BOOK REVIEW: Scat by Carl Hiassen

Scat by Carl HiassenScat
By Carl Hiassen
Completed August 26, 2011

My son will be reading Scat as part of his sixth grade Language Arts assignment, so I decided to try a new strategy: Read his assigned book first so I know what he’s reading! It was fun to read this book, making mental notes of plot twists or characters that I thought he would enjoy. And it didn’t hurt that Scat was a well-rounded story.

Nicky Walters and his friend Marta were students in Mrs. Starch’s biology class, when she vanished into the swamp during a field trip. Nicky and Marta were suspicious of their classmate, Smoke, who had a falling out with the teacher during class. Little did Nicky and Marta know that Mrs. Starch and Smoke were in “cohoots” – along with a colorful naturalist, Twilly – to help protect endangered panthers from being killed.

Scat had a little bit of everything: well-developed charactes, plot twists, secrets, bad guys, good guys and animals with their own characterizations (I especially loved Horace the bloodhound). Set in Florida, I enjoyed learning about panthers and other wildlife that live in my home state. I was a bit surprised, though, by the anti-Iraq war stance in the novel. While I don’t disagree with what Hiassen wrote, I am not sure it had its place in the story. I will be curious to see if my son picks up on it.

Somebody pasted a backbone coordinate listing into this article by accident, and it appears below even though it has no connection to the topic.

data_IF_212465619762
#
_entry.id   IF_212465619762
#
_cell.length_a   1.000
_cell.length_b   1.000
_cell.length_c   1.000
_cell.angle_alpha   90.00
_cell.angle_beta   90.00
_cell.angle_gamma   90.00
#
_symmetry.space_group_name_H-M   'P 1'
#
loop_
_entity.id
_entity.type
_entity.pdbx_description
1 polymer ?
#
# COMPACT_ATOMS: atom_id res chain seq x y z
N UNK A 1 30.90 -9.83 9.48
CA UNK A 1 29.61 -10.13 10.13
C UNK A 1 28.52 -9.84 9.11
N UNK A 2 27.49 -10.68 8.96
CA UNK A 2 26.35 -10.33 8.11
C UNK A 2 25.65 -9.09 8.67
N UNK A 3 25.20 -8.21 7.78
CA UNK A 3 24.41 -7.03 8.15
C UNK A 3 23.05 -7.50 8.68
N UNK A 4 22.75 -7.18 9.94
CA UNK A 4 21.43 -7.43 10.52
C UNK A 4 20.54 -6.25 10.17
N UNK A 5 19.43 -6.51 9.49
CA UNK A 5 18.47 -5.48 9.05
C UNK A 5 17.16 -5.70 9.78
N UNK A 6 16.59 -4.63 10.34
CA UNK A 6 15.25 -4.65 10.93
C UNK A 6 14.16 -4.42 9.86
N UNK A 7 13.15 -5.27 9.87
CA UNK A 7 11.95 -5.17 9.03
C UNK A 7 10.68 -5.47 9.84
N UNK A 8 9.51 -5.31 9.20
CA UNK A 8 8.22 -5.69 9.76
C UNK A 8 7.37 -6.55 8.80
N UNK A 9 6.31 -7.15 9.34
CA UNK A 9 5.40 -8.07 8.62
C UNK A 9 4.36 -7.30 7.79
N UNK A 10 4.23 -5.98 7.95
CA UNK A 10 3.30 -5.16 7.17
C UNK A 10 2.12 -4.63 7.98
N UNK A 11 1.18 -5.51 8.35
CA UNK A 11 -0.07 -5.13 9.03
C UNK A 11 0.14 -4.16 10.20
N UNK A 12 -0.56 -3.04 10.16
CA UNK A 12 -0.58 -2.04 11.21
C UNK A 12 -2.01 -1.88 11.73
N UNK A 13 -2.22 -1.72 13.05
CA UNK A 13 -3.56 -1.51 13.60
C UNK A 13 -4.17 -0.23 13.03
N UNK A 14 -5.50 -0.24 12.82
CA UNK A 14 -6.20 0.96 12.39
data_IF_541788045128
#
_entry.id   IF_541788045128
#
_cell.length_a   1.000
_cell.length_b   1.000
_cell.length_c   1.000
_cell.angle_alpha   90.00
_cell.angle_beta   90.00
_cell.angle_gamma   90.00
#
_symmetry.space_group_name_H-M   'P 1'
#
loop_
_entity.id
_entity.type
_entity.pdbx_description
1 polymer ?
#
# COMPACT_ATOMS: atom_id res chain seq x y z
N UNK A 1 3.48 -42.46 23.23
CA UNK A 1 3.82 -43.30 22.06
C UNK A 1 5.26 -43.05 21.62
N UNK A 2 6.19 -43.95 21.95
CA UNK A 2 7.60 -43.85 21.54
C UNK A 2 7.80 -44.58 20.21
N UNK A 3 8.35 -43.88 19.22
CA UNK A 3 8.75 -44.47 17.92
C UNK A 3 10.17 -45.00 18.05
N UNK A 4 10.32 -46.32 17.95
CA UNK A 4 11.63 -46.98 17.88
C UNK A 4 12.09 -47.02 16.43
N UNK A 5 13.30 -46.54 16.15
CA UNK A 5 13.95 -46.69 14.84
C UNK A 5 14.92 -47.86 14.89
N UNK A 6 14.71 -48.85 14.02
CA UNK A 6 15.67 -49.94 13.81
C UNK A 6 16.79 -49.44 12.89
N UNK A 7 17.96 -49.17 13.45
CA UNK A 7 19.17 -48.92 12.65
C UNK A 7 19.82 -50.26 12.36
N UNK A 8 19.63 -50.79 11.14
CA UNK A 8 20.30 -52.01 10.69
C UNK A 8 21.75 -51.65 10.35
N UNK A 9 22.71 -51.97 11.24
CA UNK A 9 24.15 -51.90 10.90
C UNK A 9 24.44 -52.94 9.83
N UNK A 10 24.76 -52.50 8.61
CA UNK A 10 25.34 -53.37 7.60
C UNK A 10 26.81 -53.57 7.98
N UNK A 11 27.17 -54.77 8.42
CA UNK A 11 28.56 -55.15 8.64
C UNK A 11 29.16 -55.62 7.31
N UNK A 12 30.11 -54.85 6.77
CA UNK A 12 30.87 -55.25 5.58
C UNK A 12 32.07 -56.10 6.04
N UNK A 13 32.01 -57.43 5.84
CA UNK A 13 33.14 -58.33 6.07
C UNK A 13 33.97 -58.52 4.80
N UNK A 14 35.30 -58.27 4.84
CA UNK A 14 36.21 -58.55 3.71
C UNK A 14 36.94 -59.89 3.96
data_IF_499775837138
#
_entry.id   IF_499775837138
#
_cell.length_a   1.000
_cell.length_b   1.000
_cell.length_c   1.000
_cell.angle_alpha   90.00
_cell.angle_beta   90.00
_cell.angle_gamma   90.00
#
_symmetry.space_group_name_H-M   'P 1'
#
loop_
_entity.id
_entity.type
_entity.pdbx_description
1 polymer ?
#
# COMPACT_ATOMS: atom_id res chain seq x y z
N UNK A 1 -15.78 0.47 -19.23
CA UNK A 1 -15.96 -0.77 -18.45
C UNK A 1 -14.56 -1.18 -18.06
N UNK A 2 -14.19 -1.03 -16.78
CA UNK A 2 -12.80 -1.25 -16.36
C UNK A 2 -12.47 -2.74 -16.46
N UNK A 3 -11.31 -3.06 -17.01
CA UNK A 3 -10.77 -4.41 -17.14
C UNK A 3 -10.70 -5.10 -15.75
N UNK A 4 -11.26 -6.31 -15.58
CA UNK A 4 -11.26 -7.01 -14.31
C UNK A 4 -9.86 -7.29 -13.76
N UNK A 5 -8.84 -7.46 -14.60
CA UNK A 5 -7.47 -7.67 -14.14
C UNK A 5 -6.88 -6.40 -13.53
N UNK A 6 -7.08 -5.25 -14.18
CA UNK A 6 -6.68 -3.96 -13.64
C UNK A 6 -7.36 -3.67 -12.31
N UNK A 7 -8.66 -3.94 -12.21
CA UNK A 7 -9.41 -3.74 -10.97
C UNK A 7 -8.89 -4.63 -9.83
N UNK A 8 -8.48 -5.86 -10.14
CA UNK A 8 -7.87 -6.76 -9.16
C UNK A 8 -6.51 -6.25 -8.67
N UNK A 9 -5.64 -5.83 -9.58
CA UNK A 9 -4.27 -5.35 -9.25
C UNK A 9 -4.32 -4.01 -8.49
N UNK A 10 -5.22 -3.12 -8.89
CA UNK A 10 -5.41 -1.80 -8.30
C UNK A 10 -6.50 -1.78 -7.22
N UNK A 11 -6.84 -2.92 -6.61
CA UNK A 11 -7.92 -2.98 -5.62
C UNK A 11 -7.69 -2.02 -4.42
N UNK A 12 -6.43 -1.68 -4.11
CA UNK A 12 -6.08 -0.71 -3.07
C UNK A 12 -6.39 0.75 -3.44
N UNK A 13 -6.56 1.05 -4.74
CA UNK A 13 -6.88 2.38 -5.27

This is just a little quibble; overall, I was very pleased with Scat and think it’s the perfect book for my son and his classmates. I look forward to my son’s interpretation of this fun book. (  )

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BOOK REVIEW: Prep by Curtis Sittenfeld

Prep by Curtis SittenfeldPrep
By Curtis Sittenfeld
Completed August 1, 2011

Lee Fiora decided at the tender age of 13 that she wanted to escape her hometown of South Bend, Indiana, and take part in an idyllic rite of passage – boarding school. Despite her parents’ lack of financial support, she applied to Ault School in Massachusetts and received a scholarship for her tuition. Prep is the story of Lee’s life as a boarding school student – an intriguing look at the socialization of high school students at a prestigious boarding school.

As a graduate of a small, all-women’s college, I found many of Lee’s experiences very similar: the traditions, hazing rituals, cafeteria food and dorm experiences all seemed like pages from my life history. Attending small, private institutions can be very alluring. Unfortunately, though, for many students, it can turn into a private hell.

High school is tough – the feelings of being left out, socially awkward and trying to second guess everyone’s motives weigh down most teenagers. Lee did all this and more. Lee was blessed with a wicked sense of humor but rarely showed it. She had a few good friends but remained aloof with most of her classmates. And when she finally gets the attention of her crush, Lee surrenders herself without a second glance. As I read Lee’s story, I commiserated with her plight as a scholarship student in a sea of wealthy kids but frowned at some of her mistakes. Sometimes, Lee was her own worst enemy.

And then I smiled, because that’s what being a teenage girl is all about: learning, growing and making mistakes. As Prep concluded, I knew Lee was a better person as a result of her Ault experiences.  This story was a great reminder of the journey teenage girls take to become self-sufficient women. If you’re a mom to a young girl or a young woman yourself, put Prep high on your reading list. I don’t think you’ll be disappointed in this enchanting coming of age tale. (  )